The Puzzle of Prosperity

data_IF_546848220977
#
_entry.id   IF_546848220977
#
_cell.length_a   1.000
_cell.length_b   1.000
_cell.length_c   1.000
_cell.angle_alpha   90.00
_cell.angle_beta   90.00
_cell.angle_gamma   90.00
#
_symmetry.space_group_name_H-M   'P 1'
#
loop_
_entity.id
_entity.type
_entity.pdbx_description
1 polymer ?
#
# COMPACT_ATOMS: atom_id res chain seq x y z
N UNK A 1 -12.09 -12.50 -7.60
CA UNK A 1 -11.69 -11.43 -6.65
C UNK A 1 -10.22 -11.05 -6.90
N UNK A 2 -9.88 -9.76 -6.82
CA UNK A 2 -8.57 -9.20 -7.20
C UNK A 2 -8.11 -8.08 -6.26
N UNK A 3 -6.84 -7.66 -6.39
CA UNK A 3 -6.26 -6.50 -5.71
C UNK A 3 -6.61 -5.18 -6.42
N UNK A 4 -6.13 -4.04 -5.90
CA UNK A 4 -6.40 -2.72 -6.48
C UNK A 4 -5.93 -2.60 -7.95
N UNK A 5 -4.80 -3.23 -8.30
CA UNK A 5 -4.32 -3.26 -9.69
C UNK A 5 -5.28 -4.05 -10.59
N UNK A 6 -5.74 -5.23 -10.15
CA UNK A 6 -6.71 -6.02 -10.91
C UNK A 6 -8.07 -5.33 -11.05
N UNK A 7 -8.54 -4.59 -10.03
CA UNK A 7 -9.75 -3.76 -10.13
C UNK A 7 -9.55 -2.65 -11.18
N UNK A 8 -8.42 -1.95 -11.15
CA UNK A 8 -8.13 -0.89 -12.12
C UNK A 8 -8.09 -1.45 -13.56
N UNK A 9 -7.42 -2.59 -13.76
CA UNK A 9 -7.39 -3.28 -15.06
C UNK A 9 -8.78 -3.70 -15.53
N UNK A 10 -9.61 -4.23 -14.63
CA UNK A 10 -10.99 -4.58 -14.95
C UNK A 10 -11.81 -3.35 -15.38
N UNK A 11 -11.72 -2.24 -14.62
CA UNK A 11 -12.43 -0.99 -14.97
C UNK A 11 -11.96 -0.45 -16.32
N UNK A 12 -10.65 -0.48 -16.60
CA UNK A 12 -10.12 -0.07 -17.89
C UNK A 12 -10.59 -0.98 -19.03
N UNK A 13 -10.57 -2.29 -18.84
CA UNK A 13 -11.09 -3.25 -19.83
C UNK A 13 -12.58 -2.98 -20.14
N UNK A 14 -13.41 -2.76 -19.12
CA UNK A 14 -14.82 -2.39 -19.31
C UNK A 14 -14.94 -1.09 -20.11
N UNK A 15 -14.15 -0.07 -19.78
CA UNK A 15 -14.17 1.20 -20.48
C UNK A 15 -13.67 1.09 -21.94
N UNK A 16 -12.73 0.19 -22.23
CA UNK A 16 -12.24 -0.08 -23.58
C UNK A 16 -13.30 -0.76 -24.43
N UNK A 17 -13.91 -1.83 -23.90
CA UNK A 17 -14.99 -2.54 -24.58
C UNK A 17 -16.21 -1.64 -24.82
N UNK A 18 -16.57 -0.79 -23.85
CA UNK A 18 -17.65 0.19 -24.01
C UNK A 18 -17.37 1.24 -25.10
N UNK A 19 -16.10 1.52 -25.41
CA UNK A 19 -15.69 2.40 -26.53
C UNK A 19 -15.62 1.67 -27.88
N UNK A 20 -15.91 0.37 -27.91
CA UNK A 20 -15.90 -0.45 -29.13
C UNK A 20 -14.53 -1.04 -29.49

In 1776, Adam Smith remarked that “China has been long one of the richest, that is, one of the most fertile, best cultivated, most industrious, and most populous countries in the world. It seems, however, to have been long stationary.”1 Smith’s insight was prescient. Within a few decades, Britain’s rapid industrialization allowed it easy victories over China in the Opium Wars. China’s policy response, the Self-Strengthening Movement of 1865–95, which sought to build the manufacturing base necessary to defend itself, proved to be too little, too late. Over the next four decades it was invaded three times by rapidly industrializing Japan. Those defeats catalyzed the collapse of the Chinese state in 1911, ushering in decades of civil war that only ended with the communist victory of 1949.

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